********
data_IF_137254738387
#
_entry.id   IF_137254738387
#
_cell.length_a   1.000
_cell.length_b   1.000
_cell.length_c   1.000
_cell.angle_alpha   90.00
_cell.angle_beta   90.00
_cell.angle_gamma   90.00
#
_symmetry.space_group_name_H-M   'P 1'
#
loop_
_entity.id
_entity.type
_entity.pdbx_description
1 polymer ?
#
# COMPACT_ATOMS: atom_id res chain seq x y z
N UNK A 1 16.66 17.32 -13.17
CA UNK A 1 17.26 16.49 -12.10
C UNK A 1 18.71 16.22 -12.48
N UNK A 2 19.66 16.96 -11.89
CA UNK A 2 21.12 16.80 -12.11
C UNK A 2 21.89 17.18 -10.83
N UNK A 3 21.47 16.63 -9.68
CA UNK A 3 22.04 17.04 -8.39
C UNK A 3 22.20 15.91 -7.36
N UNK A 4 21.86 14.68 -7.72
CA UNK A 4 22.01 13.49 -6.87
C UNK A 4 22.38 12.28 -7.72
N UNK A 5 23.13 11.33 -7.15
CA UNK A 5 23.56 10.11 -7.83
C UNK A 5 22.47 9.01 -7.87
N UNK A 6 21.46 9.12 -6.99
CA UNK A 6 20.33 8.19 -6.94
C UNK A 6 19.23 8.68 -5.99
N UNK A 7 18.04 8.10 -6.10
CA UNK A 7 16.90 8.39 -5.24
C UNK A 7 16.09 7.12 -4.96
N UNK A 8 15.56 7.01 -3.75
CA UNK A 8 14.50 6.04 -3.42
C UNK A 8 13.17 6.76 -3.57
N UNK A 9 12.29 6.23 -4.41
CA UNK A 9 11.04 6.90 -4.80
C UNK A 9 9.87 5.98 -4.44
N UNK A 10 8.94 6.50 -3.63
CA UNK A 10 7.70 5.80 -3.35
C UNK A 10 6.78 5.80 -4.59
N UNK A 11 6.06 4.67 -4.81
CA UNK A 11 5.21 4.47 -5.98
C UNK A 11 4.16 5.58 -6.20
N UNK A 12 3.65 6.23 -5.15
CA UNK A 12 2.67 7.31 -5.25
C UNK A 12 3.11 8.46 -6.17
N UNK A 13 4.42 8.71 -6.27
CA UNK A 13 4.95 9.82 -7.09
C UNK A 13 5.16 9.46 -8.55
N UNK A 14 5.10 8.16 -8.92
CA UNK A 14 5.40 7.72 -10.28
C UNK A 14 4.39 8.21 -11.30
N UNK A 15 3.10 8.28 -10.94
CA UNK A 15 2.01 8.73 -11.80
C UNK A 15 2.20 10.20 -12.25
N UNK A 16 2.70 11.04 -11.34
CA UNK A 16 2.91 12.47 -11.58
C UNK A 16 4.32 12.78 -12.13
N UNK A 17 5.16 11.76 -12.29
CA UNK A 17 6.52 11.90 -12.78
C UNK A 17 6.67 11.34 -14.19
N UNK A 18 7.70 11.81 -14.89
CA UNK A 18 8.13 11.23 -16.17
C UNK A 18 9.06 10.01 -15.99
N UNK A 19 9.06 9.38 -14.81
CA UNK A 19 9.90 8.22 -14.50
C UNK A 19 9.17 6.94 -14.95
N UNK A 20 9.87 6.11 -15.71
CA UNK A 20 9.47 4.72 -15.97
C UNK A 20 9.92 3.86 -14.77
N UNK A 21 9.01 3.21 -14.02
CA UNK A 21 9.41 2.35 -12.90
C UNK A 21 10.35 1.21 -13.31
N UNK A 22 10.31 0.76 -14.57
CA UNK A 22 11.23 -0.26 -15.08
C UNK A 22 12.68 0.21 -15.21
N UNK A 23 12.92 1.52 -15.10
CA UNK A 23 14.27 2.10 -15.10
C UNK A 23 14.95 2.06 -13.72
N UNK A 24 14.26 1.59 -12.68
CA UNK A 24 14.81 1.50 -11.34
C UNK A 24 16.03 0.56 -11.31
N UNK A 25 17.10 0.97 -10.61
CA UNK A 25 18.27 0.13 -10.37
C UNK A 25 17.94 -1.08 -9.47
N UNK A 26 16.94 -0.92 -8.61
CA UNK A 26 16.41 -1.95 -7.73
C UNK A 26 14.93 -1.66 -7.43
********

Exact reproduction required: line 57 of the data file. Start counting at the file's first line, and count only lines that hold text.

N UNK A 13 4.42 8.71 -6.27